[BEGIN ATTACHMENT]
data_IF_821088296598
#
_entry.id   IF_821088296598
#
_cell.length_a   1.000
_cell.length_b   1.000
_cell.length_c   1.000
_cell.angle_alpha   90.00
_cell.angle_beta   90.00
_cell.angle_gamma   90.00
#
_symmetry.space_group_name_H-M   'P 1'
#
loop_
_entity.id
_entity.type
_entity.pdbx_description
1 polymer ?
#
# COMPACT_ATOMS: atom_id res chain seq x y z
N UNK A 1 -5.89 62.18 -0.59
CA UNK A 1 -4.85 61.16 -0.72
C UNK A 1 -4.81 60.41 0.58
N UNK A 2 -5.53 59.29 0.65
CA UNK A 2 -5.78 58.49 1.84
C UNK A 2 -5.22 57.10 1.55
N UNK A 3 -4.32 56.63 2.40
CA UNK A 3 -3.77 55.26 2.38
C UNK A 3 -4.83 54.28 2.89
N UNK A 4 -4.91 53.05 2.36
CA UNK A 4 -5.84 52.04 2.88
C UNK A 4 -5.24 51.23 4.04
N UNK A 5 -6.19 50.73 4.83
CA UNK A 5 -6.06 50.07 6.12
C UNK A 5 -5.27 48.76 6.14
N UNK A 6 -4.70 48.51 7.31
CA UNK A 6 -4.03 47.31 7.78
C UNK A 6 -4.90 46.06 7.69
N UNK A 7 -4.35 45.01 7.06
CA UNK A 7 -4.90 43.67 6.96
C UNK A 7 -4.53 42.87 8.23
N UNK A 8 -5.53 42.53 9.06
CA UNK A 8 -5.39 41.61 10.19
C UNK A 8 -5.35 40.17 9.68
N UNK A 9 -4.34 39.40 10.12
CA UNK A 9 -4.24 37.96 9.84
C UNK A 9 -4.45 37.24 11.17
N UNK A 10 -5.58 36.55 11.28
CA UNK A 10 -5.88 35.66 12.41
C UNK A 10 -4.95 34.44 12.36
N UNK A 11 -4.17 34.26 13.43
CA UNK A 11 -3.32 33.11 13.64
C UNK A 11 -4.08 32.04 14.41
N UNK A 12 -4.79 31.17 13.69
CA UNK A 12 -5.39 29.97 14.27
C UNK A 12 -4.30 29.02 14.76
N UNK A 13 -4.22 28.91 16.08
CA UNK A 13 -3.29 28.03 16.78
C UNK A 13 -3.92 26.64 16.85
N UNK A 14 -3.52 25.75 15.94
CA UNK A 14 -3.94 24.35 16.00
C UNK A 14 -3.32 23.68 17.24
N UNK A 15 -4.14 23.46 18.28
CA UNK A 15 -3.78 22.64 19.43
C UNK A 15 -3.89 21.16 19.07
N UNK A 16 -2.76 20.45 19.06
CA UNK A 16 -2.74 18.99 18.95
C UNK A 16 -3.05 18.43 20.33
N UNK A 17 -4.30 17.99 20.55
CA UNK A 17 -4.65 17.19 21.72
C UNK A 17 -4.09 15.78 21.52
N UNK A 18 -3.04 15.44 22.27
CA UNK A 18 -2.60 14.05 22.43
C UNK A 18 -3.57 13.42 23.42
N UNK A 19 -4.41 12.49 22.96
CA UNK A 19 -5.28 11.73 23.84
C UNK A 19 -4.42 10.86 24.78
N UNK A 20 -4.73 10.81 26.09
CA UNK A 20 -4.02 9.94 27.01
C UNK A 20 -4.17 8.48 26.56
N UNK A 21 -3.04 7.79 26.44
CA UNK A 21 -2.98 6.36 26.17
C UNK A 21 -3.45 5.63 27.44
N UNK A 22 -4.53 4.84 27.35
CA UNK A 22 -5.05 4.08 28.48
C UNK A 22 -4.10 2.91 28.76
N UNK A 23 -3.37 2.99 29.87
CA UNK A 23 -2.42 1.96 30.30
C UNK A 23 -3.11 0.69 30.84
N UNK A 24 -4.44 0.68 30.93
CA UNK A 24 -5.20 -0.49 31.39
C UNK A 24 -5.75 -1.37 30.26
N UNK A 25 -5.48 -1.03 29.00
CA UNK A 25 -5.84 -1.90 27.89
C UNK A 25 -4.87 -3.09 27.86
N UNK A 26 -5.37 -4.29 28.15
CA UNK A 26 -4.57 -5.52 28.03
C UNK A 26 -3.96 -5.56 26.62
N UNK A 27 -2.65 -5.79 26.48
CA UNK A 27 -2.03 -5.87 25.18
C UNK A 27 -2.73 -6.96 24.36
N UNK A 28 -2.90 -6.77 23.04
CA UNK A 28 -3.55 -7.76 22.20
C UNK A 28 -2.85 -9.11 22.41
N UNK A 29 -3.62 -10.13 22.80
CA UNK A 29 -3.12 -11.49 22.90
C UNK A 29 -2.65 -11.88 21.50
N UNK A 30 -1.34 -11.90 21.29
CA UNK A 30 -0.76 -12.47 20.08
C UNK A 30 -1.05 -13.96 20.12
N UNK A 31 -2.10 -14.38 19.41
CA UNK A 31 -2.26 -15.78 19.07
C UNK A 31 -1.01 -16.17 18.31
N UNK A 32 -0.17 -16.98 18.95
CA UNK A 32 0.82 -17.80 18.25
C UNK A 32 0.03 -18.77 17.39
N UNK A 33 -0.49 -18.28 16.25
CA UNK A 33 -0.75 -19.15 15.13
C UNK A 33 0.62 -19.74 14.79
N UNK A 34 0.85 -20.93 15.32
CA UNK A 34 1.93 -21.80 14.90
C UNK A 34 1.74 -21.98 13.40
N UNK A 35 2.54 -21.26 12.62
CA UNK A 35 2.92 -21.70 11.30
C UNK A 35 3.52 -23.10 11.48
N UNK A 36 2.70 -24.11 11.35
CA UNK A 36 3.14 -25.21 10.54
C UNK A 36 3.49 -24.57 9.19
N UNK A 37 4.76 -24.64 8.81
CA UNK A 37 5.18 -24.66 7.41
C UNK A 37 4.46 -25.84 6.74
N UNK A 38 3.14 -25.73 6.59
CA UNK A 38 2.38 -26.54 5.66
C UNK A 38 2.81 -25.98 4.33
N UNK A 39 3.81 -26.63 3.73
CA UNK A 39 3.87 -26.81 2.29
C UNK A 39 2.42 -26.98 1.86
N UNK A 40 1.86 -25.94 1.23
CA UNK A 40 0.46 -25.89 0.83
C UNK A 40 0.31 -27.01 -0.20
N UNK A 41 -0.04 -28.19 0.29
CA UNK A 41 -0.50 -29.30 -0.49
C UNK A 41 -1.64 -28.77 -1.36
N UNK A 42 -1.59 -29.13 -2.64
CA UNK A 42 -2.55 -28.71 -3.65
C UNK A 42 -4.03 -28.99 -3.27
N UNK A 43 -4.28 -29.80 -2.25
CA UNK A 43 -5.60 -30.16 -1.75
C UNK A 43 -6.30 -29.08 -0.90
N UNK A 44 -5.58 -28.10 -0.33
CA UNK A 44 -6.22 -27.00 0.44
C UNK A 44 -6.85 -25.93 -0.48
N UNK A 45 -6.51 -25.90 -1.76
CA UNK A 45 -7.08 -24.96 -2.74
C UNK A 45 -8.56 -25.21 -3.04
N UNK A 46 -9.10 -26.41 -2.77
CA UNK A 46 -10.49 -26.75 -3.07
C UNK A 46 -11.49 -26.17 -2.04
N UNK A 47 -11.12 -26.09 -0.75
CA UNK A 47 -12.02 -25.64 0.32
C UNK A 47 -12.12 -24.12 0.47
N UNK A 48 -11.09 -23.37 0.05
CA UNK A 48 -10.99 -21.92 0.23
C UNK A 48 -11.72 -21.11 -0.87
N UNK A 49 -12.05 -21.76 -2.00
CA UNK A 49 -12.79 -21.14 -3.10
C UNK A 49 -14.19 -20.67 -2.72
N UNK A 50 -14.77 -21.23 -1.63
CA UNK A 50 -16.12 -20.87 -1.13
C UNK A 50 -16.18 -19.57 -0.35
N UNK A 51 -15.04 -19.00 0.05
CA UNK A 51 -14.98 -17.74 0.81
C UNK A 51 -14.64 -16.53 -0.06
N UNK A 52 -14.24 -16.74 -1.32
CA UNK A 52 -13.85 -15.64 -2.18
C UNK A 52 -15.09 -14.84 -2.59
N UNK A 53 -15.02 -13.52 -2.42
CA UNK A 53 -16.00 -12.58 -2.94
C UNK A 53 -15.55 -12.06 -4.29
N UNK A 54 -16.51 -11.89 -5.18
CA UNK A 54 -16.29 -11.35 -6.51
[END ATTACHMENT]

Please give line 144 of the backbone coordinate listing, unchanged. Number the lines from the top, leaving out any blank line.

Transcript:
N UNK A 42 -1.59 -29.13 -2.64